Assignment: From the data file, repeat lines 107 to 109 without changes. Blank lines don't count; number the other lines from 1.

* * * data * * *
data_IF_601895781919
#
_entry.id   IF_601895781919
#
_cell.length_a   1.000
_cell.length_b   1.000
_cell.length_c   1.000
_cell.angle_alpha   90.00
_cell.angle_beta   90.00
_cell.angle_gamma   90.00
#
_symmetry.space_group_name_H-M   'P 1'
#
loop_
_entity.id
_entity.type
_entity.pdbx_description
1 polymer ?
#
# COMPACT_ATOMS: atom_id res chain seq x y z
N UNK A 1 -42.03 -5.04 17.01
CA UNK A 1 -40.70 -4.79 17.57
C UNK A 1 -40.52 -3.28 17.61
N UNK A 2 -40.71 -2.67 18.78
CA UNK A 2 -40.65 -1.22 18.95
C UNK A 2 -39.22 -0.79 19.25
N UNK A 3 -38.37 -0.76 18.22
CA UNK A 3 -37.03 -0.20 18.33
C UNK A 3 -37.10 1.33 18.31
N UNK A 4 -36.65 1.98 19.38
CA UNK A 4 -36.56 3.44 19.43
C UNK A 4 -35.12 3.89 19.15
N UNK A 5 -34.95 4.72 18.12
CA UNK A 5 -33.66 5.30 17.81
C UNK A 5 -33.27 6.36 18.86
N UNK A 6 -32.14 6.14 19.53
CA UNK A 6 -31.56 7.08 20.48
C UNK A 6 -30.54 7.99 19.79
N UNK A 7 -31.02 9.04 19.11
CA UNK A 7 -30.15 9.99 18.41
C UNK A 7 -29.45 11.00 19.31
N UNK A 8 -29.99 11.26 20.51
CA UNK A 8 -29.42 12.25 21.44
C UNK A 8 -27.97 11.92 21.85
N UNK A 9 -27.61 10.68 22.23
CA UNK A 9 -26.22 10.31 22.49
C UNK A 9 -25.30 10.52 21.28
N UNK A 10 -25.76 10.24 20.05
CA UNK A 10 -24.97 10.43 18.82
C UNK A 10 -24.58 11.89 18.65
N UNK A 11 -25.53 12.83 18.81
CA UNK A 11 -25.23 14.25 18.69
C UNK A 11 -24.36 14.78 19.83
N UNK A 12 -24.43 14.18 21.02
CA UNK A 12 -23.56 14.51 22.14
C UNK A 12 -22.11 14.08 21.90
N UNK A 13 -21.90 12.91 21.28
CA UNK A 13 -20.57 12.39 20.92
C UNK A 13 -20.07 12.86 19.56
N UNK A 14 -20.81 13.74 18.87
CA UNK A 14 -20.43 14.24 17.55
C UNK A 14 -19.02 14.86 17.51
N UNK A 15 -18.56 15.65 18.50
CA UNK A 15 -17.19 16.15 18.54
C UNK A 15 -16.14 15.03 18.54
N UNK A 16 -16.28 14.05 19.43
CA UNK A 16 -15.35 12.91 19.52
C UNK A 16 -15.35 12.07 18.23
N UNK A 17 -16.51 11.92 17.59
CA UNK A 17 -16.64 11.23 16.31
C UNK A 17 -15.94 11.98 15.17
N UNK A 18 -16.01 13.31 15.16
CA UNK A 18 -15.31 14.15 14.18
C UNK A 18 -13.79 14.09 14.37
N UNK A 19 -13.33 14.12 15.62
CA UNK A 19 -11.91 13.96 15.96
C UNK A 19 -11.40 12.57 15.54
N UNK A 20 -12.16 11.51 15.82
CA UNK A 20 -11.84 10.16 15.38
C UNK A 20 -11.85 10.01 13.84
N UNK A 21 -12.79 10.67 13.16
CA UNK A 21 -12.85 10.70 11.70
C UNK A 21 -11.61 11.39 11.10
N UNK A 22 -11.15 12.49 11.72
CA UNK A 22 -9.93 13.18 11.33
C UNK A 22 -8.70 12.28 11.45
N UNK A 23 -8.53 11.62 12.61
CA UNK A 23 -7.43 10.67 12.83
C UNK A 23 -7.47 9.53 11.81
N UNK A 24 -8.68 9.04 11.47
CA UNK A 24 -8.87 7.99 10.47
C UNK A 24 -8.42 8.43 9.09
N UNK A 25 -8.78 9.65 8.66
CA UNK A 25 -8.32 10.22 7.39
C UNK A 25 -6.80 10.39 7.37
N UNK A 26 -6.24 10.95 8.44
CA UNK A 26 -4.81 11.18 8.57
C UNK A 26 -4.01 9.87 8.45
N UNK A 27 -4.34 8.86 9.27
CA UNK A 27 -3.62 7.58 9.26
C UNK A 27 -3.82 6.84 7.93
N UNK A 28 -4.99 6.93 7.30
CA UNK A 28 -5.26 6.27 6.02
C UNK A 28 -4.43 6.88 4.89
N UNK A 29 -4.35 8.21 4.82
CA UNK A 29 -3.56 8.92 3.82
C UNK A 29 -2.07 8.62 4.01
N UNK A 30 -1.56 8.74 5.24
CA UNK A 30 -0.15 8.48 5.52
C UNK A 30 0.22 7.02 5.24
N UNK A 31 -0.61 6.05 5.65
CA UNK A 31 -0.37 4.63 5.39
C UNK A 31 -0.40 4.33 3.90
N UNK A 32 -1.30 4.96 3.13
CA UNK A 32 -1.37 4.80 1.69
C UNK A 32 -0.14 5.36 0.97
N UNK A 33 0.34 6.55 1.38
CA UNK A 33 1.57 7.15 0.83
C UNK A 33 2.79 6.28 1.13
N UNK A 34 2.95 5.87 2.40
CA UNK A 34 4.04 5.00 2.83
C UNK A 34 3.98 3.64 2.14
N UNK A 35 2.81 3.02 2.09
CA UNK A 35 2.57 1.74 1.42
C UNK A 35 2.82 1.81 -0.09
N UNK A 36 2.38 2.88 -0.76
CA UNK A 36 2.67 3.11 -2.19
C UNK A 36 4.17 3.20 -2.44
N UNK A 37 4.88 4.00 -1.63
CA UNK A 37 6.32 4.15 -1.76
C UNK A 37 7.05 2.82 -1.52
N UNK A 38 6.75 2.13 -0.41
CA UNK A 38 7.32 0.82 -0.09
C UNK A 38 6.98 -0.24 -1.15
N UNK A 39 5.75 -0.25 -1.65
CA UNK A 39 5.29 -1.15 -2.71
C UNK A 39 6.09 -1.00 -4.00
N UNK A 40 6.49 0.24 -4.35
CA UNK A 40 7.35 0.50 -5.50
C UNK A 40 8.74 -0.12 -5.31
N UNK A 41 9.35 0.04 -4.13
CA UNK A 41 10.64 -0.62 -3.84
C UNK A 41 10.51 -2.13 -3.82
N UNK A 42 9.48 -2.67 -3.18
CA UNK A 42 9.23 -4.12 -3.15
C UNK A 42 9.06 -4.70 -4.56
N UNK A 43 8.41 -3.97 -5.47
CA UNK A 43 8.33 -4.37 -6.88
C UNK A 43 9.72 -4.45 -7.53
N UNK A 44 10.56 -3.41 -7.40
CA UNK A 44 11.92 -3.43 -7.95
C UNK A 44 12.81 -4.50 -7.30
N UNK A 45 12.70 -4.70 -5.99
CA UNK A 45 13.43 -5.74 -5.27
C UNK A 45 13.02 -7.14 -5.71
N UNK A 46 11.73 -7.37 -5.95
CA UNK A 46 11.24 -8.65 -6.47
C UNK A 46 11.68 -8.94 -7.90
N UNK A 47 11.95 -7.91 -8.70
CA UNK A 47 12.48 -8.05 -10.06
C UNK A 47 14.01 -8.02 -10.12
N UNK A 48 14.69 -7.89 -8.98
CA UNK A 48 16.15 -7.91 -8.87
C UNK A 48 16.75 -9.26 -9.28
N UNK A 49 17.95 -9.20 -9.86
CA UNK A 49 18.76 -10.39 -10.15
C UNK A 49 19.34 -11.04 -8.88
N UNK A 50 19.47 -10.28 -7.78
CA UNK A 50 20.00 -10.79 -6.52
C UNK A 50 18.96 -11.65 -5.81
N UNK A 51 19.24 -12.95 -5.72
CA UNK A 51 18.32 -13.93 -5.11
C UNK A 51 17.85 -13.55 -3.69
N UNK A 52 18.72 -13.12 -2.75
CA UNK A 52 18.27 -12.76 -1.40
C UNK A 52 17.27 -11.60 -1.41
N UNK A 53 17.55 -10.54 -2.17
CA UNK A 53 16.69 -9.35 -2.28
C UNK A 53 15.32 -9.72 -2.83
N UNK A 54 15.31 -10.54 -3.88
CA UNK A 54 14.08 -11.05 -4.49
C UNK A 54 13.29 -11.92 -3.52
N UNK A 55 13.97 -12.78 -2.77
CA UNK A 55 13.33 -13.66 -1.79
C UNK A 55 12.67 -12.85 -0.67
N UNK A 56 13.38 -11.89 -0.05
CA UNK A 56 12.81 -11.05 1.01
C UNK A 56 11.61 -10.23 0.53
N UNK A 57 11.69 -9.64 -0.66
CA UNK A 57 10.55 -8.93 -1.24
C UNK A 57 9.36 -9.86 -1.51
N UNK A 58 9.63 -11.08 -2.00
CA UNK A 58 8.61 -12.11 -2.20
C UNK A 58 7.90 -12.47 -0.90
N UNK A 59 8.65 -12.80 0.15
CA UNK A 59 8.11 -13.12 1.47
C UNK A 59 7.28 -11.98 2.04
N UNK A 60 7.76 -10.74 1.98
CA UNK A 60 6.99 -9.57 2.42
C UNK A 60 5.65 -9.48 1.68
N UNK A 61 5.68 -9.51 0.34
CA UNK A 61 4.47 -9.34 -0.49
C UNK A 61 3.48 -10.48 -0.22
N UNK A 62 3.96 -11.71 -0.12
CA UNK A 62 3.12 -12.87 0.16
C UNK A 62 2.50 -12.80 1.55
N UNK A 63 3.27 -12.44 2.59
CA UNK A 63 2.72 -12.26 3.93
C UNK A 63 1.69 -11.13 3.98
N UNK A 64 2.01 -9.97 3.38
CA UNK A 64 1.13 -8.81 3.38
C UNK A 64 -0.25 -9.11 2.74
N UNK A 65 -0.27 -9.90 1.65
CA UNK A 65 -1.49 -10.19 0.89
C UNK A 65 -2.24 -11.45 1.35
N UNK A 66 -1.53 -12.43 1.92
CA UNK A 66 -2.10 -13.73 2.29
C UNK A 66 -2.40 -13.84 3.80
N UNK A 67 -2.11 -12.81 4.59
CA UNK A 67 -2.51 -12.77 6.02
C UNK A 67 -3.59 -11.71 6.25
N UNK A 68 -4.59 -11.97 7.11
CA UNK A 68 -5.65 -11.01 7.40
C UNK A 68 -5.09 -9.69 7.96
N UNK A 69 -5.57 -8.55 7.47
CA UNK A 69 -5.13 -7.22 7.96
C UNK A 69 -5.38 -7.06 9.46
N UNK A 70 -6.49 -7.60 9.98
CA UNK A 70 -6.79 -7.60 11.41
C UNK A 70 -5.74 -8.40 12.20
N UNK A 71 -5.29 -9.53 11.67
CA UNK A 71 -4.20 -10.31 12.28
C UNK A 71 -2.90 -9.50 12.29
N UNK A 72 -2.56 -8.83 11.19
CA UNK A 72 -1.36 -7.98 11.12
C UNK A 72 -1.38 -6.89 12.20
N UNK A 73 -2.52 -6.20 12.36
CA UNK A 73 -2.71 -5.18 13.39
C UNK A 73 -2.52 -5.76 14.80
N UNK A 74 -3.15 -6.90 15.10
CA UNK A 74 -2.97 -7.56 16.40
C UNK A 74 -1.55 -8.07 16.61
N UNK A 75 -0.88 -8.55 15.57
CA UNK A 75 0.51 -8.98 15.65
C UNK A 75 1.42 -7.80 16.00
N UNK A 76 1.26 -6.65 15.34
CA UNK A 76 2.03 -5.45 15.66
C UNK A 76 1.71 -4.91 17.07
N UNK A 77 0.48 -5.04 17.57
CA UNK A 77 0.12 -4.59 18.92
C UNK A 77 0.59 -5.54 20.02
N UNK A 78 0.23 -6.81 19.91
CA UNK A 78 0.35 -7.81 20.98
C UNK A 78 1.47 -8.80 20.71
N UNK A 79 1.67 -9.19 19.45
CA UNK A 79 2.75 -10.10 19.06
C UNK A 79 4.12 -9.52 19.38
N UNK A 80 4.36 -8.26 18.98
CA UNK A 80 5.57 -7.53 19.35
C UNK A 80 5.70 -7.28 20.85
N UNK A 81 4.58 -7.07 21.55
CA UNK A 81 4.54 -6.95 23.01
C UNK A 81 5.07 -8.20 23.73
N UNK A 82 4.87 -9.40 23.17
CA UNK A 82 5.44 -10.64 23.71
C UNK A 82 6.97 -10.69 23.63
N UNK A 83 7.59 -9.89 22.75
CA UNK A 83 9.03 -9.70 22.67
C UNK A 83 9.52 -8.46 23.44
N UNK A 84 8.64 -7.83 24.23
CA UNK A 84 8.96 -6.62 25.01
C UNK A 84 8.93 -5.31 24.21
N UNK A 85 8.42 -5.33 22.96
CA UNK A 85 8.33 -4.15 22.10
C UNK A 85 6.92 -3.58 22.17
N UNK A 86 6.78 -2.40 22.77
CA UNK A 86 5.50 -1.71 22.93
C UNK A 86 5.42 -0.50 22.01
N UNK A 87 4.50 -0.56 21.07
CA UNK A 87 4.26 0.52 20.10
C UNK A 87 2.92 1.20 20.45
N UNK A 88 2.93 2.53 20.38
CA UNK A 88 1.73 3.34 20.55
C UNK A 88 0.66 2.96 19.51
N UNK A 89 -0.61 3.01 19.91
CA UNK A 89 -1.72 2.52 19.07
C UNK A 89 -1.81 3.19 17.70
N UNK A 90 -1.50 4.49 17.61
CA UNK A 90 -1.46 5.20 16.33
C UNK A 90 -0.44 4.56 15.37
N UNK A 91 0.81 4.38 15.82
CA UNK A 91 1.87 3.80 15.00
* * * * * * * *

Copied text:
C UNK A 29 -2.07 8.62 4.01
N UNK A 30 -1.56 8.74 5.24
CA UNK A 30 -0.15 8.48 5.52